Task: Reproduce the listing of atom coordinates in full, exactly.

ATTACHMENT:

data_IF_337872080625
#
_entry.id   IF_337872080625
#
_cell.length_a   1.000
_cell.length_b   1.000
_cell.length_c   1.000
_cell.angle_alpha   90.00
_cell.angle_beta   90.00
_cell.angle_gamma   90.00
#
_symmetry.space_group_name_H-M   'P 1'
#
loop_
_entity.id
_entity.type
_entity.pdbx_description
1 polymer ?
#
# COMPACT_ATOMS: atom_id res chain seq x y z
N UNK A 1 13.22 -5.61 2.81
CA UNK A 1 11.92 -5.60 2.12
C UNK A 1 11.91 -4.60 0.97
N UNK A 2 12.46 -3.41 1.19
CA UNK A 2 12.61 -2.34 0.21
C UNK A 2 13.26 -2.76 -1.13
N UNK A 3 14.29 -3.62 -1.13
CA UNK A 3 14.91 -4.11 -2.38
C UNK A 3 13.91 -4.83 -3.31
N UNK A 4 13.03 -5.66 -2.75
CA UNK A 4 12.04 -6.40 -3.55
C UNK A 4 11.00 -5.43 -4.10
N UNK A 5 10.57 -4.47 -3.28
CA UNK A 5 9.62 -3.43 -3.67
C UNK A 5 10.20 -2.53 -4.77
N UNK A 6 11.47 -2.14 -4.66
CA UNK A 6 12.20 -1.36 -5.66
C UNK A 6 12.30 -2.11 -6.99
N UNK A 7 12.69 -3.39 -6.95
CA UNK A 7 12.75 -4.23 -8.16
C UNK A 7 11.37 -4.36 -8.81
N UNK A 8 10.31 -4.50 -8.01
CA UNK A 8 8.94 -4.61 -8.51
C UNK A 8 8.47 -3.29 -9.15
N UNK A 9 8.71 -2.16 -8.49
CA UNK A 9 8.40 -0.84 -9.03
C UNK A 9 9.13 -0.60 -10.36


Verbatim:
data_IF_337872080625
#
_entry.id   IF_337872080625
#
_cell.length_a   1.000
_cell.length_b   1.000
_cell.length_c   1.000
_cell.angle_alpha   90.00
_cell.angle_beta   90.00
_cell.angle_gamma   90.00
#
_symmetry.space_group_name_H-M   'P 1'
#
loop_
_entity.id
_entity.type
_entity.pdbx_description
1 polymer ?
#
# COMPACT_ATOMS: atom_id res chain seq x y z
N UNK A 1 13.22 -5.61 2.81
CA UNK A 1 11.92 -5.60 2.12
C UNK A 1 11.91 -4.60 0.97
N UNK A 2 12.46 -3.41 1.19
CA UNK A 2 12.61 -2.34 0.21
C UNK A 2 13.26 -2.76 -1.13
N UNK A 3 14.29 -3.62 -1.13
CA UNK A 3 14.91 -4.11 -2.38
C UNK A 3 13.91 -4.83 -3.31
N UNK A 4 13.03 -5.66 -2.75
CA UNK A 4 12.04 -6.40 -3.55
C UNK A 4 11.00 -5.43 -4.10
N UNK A 5 10.57 -4.47 -3.28
CA UNK A 5 9.62 -3.43 -3.67
C UNK A 5 10.20 -2.53 -4.77
N UNK A 6 11.47 -2.14 -4.66
CA UNK A 6 12.20 -1.36 -5.66
C UNK A 6 12.30 -2.11 -6.99
N UNK A 7 12.69 -3.39 -6.95
CA UNK A 7 12.75 -4.23 -8.16
C UNK A 7 11.37 -4.36 -8.81
N UNK A 8 10.31 -4.50 -8.01
CA UNK A 8 8.94 -4.61 -8.51
C UNK A 8 8.47 -3.29 -9.15
N UNK A 9 8.71 -2.16 -8.49
CA UNK A 9 8.40 -0.84 -9.03
C UNK A 9 9.13 -0.60 -10.36